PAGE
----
Panelists discuss food and culture
By Nicole Walby
Panelists discussed connections between local food, foodways and fast food Wednesday in conjunction with the exhibit “The Local Cheeseburger” at Tiffin University’s Diane Kidd Art Gallery.
The event was hosted by the gallery and the discussion was moderated by professor Lee Fearnside, the artist behind the exhibition.
“The cheeseburger is more than a sandwich for many Americans,” Fearnside said. “The Local Cheeseburger, suggests a new way to enjoy this American sandwich.”
Panelists included David Hogan, history professor at Heidelberg University; Lucy Long, author of “Culinary Tourism” and “Regional American Food Cultures”; and Matt Bereza, assistant professor of psychology and counseling at TU.
“What these people have in common is their perspective on food is not just something you eat, but an identity,” Fearnside said.
Long holds a doctorate in folklore from the University of Pennsylvania.
“Folklore brings meaning connections between people,” Long said. “It is relevant to food in that how food becomes meaningful and how food takes on meaning for people. Food is connected to us through our pasts, places and people.”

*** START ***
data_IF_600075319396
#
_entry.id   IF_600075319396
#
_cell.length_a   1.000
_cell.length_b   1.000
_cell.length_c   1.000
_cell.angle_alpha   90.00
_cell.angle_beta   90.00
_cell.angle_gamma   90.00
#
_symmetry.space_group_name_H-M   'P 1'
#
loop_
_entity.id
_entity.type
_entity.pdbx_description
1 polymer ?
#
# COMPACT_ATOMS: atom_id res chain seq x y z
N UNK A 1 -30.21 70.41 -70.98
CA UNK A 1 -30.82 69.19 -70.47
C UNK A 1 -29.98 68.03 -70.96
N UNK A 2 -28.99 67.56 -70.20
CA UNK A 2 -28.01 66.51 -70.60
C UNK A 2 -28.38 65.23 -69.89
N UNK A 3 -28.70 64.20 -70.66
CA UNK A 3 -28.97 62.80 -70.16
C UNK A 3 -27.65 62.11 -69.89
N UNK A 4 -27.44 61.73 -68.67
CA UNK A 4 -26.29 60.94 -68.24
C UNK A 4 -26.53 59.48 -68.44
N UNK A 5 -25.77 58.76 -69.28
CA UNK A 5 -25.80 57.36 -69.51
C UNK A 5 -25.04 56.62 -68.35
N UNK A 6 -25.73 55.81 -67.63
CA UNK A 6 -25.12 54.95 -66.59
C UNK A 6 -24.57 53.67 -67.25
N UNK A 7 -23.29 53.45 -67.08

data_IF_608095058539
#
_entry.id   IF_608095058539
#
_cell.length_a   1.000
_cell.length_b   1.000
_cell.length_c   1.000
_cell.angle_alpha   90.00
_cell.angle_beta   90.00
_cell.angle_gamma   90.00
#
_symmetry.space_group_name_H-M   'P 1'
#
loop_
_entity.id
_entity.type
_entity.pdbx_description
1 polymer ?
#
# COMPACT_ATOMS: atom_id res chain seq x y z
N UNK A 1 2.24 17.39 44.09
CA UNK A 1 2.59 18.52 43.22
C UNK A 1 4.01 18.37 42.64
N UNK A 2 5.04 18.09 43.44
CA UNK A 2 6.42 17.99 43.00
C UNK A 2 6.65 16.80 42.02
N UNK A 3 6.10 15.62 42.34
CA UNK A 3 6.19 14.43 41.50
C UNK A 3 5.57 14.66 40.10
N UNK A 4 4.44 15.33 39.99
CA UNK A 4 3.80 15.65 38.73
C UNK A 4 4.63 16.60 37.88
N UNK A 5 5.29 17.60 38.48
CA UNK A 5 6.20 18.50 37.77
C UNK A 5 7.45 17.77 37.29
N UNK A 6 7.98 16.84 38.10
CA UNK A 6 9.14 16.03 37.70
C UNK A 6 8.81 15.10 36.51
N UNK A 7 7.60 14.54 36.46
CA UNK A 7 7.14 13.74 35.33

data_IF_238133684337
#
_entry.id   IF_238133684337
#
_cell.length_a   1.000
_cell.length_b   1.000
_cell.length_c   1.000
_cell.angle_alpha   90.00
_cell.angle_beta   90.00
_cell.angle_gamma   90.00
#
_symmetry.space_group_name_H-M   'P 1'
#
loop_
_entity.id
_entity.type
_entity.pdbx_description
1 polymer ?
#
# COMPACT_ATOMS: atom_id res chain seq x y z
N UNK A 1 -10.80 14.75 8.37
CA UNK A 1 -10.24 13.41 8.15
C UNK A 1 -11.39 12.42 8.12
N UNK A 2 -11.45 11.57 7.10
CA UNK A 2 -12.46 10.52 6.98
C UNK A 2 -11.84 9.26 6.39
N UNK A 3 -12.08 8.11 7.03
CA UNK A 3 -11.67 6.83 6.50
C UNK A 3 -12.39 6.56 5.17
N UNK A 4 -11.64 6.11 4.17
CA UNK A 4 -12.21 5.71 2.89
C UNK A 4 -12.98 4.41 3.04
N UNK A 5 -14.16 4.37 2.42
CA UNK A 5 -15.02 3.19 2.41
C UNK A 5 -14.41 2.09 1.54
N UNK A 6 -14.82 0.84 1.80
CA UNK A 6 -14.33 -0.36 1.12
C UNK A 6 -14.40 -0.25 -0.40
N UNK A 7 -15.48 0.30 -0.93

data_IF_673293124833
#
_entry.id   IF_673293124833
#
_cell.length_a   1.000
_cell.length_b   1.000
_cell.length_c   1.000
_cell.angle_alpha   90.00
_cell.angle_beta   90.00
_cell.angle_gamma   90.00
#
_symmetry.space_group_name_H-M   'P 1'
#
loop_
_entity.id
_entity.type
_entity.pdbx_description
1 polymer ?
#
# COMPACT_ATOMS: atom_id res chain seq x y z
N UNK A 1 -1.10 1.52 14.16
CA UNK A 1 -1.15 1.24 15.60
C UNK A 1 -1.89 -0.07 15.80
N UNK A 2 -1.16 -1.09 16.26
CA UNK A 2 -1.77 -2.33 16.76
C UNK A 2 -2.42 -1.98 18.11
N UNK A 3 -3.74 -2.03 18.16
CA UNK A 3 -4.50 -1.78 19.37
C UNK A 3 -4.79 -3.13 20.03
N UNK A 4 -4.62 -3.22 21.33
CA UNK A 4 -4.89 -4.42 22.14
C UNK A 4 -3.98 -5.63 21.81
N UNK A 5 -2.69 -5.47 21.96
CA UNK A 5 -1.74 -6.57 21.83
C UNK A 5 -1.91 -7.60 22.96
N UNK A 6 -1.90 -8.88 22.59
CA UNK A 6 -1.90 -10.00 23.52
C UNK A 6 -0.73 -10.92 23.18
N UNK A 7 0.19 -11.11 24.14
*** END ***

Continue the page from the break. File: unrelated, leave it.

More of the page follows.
Long presented a diagram called the Tree of Connections which examines how food connects people inwardly to their pasts and identities and outwardly to the larger world. Branches of the tree represented different aspects that food can affect such as economic, social, culture and health.
“As Americans, we have developed eating habits that are not as healthy but are considered more efficient; time is money,” Long said. “People do not have time to make food.”
Hogan discussed the historian perspective on the hamburger. He is the author of “Selling’em by the Sack: White Castle and the Creation of American Food,” in which Hogan traces the history of the hamburger’s rise as an American ethnic symbol.
“The hamburger has been considered the primary ethnic food of American culture,” Hogan said. “The hamburger has become popular through very conscious marketing efforts.”
The hamburger, Hogan said, was first stigmatized as an unhealthy food.
“Through the development of White Castle, the hamburger and cheeseburger has become a fixture in all our lives,” Hogan said. “Fast food today is beginning to slow down like with Chipotle.”
The final panelist, Bereza, spoke about his research on how food, psychology and the human experience intersect.
“With fast food today there is a push towards restoration with restorative food practices,” Bereza said.
“The Local Cheeseburger” exhibit is to run through April 19 at the Diane Kidd Gallery.
The gallery is open 10 a.m.-3 p.m. Monday through Thursday.